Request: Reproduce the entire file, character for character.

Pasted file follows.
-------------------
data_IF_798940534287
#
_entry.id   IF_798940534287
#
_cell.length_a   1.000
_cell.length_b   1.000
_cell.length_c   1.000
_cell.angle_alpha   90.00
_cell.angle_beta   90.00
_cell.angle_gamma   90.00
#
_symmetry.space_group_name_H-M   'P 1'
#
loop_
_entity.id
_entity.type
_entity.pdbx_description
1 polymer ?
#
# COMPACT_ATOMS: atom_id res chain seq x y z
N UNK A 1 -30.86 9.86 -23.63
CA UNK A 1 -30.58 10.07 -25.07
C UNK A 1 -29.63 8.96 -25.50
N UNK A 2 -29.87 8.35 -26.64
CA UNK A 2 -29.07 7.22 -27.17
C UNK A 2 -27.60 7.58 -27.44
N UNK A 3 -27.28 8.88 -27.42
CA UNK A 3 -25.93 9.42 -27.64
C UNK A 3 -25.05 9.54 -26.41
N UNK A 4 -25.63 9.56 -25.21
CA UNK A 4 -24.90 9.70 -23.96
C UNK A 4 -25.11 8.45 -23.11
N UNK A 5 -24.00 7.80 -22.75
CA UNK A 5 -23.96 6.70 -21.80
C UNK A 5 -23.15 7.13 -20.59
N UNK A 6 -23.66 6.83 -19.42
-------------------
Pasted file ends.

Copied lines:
data_IF_798940534287
#
_entry.id   IF_798940534287
#
_cell.length_a   1.000
_cell.length_b   1.000
_cell.length_c   1.000
_cell.angle_alpha   90.00
_cell.angle_beta   90.00
_cell.angle_gamma   90.00
#
_symmetry.space_group_name_H-M   'P 1'
#
loop_
_entity.id
_entity.type
_entity.pdbx_description
1 polymer ?
#
# COMPACT_ATOMS: atom_id res chain seq x y z
N UNK A 1 -30.86 9.86 -23.63
CA UNK A 1 -30.58 10.07 -25.07
C UNK A 1 -29.63 8.96 -25.50
N UNK A 2 -29.87 8.35 -26.64
CA UNK A 2 -29.07 7.22 -27.17
C UNK A 2 -27.60 7.58 -27.44
N UNK A 3 -27.28 8.88 -27.42
CA UNK A 3 -25.93 9.42 -27.64
C UNK A 3 -25.05 9.54 -26.41
N UNK A 4 -25.63 9.56 -25.21
CA UNK A 4 -24.90 9.70 -23.96
C UNK A 4 -25.11 8.45 -23.11
N UNK A 5 -24.00 7.80 -22.75
CA UNK A 5 -23.96 6.70 -21.80
C UNK A 5 -23.15 7.13 -20.59
N UNK A 6 -23.66 6.83 -19.42